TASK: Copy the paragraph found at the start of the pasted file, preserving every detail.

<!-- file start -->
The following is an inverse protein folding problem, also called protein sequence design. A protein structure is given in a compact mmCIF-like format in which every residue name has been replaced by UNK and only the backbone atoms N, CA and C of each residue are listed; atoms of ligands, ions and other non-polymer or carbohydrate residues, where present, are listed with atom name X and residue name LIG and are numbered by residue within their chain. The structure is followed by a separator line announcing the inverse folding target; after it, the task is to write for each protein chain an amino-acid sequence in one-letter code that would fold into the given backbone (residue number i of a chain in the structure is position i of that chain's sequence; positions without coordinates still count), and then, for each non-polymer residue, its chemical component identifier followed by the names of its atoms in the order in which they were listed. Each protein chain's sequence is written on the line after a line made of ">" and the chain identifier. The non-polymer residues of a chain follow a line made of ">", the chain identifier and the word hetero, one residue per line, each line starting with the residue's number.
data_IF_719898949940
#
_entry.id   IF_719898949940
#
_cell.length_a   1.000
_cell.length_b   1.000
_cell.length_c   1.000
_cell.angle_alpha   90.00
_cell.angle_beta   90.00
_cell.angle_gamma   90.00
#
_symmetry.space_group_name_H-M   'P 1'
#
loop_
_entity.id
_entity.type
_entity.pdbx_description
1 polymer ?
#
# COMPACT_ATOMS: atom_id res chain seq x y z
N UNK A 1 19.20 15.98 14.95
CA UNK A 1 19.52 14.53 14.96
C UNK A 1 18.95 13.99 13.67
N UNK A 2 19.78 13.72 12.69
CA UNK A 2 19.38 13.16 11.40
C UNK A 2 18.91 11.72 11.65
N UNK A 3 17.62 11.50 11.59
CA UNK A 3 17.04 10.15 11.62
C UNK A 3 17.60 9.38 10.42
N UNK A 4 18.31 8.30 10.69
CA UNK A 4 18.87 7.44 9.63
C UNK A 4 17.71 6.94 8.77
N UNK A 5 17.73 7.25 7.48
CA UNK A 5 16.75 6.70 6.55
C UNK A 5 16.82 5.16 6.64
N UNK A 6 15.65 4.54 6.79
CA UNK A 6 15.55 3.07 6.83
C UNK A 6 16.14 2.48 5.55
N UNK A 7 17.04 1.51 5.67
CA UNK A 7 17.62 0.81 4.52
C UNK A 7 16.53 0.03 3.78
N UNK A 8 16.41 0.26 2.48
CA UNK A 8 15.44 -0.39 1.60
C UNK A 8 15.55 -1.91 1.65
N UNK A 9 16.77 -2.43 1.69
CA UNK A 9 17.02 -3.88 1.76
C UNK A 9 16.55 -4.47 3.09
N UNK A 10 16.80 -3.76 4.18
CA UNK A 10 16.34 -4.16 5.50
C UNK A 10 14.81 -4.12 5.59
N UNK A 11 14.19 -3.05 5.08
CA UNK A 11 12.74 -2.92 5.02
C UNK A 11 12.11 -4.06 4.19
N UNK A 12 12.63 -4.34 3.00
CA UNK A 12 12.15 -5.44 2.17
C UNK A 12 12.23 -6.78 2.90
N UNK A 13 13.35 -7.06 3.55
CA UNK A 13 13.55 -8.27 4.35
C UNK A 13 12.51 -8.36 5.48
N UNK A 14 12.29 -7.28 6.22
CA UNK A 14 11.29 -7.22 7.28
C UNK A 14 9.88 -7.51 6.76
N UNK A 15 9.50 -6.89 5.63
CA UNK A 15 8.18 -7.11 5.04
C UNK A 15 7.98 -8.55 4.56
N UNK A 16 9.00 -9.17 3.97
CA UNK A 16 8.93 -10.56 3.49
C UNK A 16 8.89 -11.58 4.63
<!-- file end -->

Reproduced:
The following is an inverse protein folding problem, also called protein sequence design. A protein structure is given in a compact mmCIF-like format in which every residue name has been replaced by UNK and only the backbone atoms N, CA and C of each residue are listed; atoms of ligands, ions and other non-polymer or carbohydrate residues, where present, are listed with atom name X and residue name LIG and are numbered by residue within their chain. The structure is followed by a separator line announcing the inverse folding target; after it, the task is to write for each protein chain an amino-acid sequence in one-letter code that would fold into the given backbone (residue number i of a chain in the structure is position i of that chain's sequence; positions without coordinates still count), and then, for each non-polymer residue, its chemical component identifier followed by the names of its atoms in the order in which they were listed. Each protein chain's sequence is written on the line after a line made of ">" and the chain identifier. The non-polymer residues of a chain follow a line made of ">", the chain identifier and the word hetero, one residue per line, each line starting with the residue's number.